A man carries out Weinstein's walker. Photo: Johannes Eisele/AFP/Getty Images

Hollywood titan Harvey Weinstein is now a convicted rapist, two years and four months after accusations against him helped ignite the #MeToo movement.

Why it matters: To date, #MeToo has resulted in hundreds of powerful men losing their jobs. Seven have been criminally convicted, with four others still facing charges.

Between the lines: Prosecutors won a jury conviction for rape and assault that was based mostly on the credibility of the victims' testimonies.

  • Weinstein faces the possibility of 5–25 years, but was acquitted on three other charges, including predatory sexual assault.
  • "The case ... was an unusually risky one for Manhattan prosecutors, who had little or no physical or forensic evidence to support the women’s allegations," the N.Y. Times reports.
  • "[T]he jury accepted the complex set of facts prosecutors laid out, that [Mimi Haleyi] and [Jessica Mann] could be raped or sexually assaulted by Weinstein on one day and consent to sex with him or send him a warm note another — out of fear or denial, or out of deference to Weinstein’s economic power over them," Irin Carmon writes for NYMag.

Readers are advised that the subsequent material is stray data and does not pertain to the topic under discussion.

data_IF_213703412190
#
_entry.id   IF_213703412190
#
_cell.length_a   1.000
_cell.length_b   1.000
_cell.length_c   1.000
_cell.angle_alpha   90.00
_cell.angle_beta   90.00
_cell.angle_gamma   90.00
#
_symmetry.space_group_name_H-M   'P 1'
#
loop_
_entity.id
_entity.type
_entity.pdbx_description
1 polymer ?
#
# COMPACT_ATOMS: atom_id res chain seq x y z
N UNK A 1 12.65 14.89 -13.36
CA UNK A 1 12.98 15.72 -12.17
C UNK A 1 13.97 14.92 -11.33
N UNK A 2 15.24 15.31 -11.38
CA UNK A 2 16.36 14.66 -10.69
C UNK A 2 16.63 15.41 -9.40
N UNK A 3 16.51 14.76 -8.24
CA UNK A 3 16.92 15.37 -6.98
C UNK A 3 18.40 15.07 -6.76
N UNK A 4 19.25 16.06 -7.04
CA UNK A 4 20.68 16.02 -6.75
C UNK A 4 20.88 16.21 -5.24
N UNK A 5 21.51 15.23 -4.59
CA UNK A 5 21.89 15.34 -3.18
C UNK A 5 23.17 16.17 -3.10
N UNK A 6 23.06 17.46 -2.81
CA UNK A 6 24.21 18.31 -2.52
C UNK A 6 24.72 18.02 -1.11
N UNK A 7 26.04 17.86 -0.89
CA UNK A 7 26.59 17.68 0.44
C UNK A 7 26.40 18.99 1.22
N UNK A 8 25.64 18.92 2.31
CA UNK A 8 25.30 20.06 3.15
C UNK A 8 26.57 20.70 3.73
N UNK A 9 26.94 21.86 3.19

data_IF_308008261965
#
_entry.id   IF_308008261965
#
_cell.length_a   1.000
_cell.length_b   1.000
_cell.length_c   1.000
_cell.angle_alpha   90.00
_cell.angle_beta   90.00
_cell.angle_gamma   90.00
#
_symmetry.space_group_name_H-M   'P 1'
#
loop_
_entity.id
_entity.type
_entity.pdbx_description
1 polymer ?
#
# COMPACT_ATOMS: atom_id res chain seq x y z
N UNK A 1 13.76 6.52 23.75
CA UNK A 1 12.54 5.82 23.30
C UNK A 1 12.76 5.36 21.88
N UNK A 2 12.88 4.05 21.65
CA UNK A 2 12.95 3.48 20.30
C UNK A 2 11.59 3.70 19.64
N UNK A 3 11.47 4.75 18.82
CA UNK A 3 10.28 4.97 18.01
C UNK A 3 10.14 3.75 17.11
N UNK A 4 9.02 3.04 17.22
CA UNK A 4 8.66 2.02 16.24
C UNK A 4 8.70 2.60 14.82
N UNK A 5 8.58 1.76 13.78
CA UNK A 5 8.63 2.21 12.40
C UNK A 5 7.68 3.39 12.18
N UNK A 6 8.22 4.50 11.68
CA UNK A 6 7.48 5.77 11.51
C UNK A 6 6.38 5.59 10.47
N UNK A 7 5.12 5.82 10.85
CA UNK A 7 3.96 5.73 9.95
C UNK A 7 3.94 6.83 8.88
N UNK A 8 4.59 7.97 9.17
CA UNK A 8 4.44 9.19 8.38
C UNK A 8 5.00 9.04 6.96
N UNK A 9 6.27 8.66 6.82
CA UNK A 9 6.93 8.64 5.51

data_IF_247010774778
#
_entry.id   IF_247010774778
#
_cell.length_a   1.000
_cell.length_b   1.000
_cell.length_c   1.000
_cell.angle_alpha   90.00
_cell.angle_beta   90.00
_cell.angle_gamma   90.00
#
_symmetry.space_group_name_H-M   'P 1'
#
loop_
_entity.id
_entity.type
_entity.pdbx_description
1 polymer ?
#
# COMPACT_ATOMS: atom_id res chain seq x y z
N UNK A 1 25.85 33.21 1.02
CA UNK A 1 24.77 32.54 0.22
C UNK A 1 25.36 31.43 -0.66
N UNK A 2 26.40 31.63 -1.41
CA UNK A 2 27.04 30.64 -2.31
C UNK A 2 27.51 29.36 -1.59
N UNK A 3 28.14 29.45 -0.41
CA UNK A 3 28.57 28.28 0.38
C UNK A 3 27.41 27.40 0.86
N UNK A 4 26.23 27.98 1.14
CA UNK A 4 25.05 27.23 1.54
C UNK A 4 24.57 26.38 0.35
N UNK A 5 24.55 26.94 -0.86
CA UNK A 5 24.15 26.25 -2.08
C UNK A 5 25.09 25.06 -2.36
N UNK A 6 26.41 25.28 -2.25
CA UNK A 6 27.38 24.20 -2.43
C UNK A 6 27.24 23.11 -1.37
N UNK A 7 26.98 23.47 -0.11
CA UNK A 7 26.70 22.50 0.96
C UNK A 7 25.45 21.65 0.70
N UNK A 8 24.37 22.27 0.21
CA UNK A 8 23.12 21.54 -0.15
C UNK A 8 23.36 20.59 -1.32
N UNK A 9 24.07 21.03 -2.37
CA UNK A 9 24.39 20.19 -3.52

The big picture: It took decades for Weinstein to face any accountability, and if not for the overwhelming number of accusers, it's hard to believe he would have faced criminal charges.

  • At least 90 women have accused Weinstein of misconduct, but the criminal charges he eventually faced in New York involved only two victims.
  • Manhattan's district attorney Cyrus Vance — who declined to charge Weinstein in 2015 over groping allegations — was a regular at the trial, the N.Y. Times notes.
  • Weinstein now faces an additional four felony charges in Los Angeles.

The bottom line: It wasn't the legal system that did the job and ended what was reportedly an open secret in Hollywood.

  • It was the result of accusers risking a great deal to come forward and powerful reporting by the N.Y. Times and New Yorker, which stood by their reporters in printing the stories in the face of Weinstein's legal threats.
Courtroom sketch of Weinstein being led out of court. Image: Elizabeth Williams via AP

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